When did you start writing poetry and what drew you into it?

I started writing poems in 2018, in my early forties, after decades of reading, studying and teaching poetry. That year, I landed a summer job teaching creative writing to young people. Beginning to write poems with my students made me realise I had things I wanted to say and that poetry could help me to say them.

I’m grateful to poetry as an art form for so many reasons: the ways in which it allows me to shapeshift, to inhabit other characters, creatures and objects, as well as the ways in which it allows for simplicity and directness, playfulness and comedy, politics and philosophy. I’m attracted to its musicality and, above all, to the ways it enables me to create the language and imagery I need in order to articulate and enlarge my experiences. I’m excited by the enormous emotional impact that something as small as a poem can generate.

In a poem, everything is allowed. Nothing is forbidden either in terms of subject matter or approach. While that act of permission poetry grants us – its ‘Yes’ – can be frightening, it’s also profoundly freeing.


Please talk about your development as a writer of poems. Tell us when you first felt you were a poet and how it went from there.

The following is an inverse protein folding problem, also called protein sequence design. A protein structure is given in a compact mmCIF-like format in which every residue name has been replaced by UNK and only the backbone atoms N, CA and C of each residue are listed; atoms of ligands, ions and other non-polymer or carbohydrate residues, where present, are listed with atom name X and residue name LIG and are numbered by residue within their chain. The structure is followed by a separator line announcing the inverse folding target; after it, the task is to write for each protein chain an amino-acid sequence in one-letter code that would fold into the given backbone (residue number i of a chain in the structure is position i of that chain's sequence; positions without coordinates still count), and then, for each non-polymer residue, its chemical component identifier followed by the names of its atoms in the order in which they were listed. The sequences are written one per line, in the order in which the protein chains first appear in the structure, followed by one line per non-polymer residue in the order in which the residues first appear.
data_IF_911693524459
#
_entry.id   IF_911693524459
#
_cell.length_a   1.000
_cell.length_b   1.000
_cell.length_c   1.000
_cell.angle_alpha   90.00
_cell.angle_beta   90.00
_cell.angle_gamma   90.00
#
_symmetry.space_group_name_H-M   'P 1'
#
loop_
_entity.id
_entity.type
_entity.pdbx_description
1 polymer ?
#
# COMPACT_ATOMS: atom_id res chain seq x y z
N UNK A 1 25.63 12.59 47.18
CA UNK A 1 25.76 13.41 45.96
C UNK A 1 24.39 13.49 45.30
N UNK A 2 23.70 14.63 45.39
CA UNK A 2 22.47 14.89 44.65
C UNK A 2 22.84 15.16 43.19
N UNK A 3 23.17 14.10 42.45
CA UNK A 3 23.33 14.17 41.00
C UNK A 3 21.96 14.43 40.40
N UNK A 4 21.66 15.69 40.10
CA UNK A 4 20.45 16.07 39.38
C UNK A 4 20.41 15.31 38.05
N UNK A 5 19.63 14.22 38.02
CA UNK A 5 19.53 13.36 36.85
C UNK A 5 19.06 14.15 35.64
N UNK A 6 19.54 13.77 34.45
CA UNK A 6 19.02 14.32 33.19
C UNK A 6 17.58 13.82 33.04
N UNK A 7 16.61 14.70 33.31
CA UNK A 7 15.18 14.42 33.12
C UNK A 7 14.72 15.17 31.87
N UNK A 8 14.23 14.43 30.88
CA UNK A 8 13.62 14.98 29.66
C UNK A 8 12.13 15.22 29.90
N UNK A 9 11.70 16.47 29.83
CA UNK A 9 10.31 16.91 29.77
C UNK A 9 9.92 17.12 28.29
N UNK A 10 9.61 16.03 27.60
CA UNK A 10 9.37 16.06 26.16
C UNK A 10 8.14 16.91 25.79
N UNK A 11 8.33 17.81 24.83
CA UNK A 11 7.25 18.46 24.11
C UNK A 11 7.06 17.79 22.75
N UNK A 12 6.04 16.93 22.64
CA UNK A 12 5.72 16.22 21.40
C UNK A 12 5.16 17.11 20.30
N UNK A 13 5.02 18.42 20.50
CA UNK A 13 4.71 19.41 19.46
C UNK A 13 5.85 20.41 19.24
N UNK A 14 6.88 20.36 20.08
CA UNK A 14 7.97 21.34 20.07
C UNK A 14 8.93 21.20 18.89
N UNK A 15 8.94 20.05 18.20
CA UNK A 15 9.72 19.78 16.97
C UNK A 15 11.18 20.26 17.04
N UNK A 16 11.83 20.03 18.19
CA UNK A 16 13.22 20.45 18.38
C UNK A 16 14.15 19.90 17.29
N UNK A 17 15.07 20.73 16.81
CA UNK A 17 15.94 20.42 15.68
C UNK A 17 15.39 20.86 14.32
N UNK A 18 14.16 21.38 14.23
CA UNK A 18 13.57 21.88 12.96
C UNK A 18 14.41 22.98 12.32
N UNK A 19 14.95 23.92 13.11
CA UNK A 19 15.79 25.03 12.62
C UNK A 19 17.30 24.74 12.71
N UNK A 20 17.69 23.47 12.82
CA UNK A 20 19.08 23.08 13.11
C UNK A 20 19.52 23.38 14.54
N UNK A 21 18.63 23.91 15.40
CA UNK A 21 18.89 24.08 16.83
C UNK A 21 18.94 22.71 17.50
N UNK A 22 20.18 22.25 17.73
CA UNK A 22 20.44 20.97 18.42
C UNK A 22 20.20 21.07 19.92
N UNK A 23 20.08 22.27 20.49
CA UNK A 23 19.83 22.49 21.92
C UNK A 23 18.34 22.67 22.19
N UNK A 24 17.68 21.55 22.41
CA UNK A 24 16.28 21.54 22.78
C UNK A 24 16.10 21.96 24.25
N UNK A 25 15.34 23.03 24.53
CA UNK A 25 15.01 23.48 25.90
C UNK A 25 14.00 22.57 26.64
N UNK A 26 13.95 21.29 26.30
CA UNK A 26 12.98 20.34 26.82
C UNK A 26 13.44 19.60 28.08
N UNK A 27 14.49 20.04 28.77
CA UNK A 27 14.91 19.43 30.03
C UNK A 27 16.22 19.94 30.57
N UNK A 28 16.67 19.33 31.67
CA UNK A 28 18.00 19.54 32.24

Since I started writing five years’ ago, I’ve always written to please myself. At first, I had no thought for the quality of my poems; it was the process I found (and still find) so compelling. About a year in, I arrived at a point when I knew I would need feedback from other poets to make my poems good enough to share with readers. That’s when the work really began. I took every course and workshop I could afford, shared my poems with other poets, attended as many feedback groups as possible, learned whose advice to trust, and worked one-to-one with some incredibly helpful mentors. All that work is ongoing and has been absolutely key to my development as a poet.

Along the way, to my surprise, I discovered my community. The poetry community is such a diverse and thriving group of creatives with whom I feel a real and precious sense of belonging. I first felt I was a poet when these peers – especially my teachers, mentors, and other poets whose work I admire – started taking my work seriously. Their input and interest empowered me, and still empowers me, to take it seriously too.

Making the work places demands on me and I like these demands. Each poem asks me to dig deeper into my experiences, into my inner life, to find what’s important, what’s true, what’s really at stake in the particular movement of thought or feeling which is in the process of being translated into poetry. In the process of writing the poem, I change and it’s that potential for change and transformation in myself that I find so addictive and pleasurable.